Marsha Meredith, an attorney-at-law, is nominated for a Federal judgeship, but her nomination is opposed by a 'Good-Government' group who think her divorce makes her unfit for the job. This...
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Marsha Meredith, an attorney-at-law, is nominated for a Federal judgeship, but her nomination is opposed by a 'Good-Government' group who think her divorce makes her unfit for the job. This evolves into situations, happening in Florida, New England, Washington D.C. and the Adirondacks, such as the misunderstood husband trying to win back his wife, and the misunderstood wife trying to make her husband jealous, and one case of mistaken identity after another, after another. Written by
Les Adams <firstname.lastname@example.org>
Tell It To The Judge finds Rosalind Russell cast once again as career woman, in this case a lawyer about to be made a federal judge through the machinations of her grandfather Harry Davenport. But Senator Thurston Hall is questioning her character on the grounds of a messy divorce. Shows you how old fashioned this film has become and how terribly dated.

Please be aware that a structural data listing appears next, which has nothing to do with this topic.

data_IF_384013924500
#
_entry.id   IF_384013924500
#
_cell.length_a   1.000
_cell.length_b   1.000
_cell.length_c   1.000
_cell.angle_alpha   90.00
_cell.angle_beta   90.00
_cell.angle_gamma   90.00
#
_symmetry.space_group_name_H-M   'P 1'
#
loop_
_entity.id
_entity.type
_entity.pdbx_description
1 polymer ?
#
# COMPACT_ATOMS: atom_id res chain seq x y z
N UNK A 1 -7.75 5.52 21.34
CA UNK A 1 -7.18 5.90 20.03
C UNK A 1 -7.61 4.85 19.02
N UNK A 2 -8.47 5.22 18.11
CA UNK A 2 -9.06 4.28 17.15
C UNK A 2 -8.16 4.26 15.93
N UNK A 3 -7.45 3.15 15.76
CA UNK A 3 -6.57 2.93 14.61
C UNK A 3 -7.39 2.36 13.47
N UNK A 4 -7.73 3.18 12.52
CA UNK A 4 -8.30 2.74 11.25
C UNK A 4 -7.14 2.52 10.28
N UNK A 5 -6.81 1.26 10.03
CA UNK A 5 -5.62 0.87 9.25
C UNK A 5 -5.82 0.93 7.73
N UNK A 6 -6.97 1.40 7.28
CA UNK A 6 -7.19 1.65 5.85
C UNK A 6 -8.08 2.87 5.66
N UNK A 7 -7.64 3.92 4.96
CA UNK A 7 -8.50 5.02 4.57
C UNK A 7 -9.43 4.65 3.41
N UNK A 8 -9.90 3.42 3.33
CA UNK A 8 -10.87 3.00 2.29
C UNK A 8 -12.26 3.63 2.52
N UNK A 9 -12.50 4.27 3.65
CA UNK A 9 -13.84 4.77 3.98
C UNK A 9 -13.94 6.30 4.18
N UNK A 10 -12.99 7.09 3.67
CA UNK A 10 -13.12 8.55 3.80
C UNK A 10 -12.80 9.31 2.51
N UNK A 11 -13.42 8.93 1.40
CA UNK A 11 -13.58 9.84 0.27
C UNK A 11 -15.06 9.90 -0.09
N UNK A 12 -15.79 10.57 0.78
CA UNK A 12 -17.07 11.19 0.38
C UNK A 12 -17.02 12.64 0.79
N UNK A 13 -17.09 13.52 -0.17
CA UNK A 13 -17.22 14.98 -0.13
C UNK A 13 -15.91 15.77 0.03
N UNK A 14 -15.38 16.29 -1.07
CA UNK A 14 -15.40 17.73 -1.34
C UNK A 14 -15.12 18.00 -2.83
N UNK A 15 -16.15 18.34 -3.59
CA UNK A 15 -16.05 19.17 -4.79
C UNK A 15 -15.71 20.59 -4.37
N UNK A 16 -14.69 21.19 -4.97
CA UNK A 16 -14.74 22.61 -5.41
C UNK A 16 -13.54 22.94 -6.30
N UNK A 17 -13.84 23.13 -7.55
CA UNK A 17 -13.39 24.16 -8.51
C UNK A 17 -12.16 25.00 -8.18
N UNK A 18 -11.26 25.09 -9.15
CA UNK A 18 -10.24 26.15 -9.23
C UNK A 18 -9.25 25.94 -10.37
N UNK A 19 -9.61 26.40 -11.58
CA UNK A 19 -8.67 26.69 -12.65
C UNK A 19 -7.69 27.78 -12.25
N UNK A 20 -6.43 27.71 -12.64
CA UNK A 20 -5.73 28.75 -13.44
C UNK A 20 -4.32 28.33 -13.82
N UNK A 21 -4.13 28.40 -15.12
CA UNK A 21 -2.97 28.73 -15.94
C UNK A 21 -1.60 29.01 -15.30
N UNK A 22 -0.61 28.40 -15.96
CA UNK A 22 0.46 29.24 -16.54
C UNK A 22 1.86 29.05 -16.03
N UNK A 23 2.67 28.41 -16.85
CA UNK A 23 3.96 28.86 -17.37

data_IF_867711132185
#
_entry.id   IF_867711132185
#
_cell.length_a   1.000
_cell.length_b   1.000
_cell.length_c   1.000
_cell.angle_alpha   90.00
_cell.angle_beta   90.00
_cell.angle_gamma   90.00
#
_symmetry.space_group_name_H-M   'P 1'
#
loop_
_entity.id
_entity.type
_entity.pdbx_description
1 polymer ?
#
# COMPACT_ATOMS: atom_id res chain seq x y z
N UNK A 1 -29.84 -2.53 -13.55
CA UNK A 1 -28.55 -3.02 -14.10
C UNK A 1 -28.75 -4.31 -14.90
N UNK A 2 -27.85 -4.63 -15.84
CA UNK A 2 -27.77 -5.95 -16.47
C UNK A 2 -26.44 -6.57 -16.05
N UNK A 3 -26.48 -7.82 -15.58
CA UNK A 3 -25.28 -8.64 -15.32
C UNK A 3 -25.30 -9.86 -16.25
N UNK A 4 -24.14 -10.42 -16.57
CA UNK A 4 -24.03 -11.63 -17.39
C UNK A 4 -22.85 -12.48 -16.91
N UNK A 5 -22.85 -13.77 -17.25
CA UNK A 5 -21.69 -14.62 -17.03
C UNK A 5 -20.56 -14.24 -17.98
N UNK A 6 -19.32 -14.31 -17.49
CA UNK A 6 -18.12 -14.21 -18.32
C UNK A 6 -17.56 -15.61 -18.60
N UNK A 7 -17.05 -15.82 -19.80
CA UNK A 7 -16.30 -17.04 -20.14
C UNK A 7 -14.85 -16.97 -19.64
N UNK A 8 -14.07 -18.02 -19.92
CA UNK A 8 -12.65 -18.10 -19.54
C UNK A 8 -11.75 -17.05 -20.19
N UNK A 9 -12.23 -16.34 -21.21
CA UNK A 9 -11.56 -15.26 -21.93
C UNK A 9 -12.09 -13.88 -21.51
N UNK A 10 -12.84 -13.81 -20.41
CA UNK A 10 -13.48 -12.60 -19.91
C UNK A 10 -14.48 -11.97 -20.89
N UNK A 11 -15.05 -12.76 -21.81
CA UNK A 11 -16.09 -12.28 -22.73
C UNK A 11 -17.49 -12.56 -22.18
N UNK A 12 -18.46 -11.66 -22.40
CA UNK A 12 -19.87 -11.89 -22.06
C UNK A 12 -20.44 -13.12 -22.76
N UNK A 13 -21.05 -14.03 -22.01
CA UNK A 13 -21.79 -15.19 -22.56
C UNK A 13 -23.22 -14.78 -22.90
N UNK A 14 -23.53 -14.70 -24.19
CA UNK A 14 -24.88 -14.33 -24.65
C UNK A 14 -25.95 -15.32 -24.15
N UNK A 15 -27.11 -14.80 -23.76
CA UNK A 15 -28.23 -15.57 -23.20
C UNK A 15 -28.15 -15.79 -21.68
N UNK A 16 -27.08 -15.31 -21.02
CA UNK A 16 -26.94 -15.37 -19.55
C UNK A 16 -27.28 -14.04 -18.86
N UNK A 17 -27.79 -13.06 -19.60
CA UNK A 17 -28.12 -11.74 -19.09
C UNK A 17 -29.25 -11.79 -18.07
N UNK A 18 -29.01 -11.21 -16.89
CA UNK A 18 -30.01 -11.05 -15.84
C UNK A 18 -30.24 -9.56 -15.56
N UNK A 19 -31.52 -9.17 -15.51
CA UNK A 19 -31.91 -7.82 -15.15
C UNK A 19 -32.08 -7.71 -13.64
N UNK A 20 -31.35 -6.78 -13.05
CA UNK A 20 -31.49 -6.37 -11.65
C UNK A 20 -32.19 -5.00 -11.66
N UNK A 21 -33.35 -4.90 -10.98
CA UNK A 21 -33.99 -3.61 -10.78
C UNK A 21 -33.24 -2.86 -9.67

Her ex-husband wants her back and Bob Cummings as the ex does get her back, kind of, sort of. But after that it all gets kind of wild as she uses Gig Young as a foil against Cummings and Bob keeps getting in trouble trying to hide witness Marie McDonald in one of his cases because Bob is a lawyer as well.
What director Norman Foster did well with were some great supporting player performances from a cast of seasoned Hollywood professionals. I think the two most memorable are Clem Bevans as a lighthouse keeper with a side contract from Cupid and Douglass Dumbrille as Cummings playboy client. That one was really a case of reverse casting because Dumbrille is best known for playing slick villains, but I wish there had been more of him as the merry making playboy.
Tell It To The Judge is certainly dated, but while it's not Rosalind Russell's best her fans will not be disappointed.
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